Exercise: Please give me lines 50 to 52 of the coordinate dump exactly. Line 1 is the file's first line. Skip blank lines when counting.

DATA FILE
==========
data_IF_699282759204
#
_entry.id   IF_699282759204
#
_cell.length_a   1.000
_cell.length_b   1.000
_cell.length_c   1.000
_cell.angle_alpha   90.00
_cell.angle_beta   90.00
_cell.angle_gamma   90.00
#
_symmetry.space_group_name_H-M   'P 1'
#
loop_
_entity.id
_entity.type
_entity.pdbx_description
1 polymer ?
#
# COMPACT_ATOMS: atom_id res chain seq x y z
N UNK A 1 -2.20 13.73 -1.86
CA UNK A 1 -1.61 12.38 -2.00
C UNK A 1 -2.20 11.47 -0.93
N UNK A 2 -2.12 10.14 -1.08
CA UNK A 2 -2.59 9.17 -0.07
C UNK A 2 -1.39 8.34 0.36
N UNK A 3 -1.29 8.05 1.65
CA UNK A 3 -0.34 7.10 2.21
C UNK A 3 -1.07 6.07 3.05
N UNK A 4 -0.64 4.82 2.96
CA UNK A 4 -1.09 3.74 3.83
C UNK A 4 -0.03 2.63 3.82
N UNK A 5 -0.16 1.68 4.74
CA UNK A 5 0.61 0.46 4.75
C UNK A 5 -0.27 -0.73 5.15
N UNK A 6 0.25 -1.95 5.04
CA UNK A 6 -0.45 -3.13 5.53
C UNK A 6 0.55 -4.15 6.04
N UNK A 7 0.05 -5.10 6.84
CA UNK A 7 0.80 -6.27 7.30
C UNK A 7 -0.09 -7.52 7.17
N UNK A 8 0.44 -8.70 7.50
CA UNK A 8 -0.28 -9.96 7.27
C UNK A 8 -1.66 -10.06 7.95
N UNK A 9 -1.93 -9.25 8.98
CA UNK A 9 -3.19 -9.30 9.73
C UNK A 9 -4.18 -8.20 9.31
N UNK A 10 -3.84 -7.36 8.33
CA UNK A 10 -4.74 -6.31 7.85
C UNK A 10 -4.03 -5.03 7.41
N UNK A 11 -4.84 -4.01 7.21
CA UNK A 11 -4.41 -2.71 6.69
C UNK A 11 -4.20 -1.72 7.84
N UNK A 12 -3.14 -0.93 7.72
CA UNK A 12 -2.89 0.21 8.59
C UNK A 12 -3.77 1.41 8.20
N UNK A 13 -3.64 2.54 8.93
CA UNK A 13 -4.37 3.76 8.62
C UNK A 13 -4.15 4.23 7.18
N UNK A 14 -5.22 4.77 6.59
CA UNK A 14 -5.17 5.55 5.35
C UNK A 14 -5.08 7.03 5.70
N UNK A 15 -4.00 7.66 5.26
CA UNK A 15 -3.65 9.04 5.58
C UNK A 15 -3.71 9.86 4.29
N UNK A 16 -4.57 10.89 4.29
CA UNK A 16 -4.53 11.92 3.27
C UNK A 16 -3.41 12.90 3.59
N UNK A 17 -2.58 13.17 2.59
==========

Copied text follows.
C UNK A 10 -4.03 -5.03 7.41
N UNK A 11 -4.84 -4.01 7.21
CA UNK A 11 -4.41 -2.71 6.69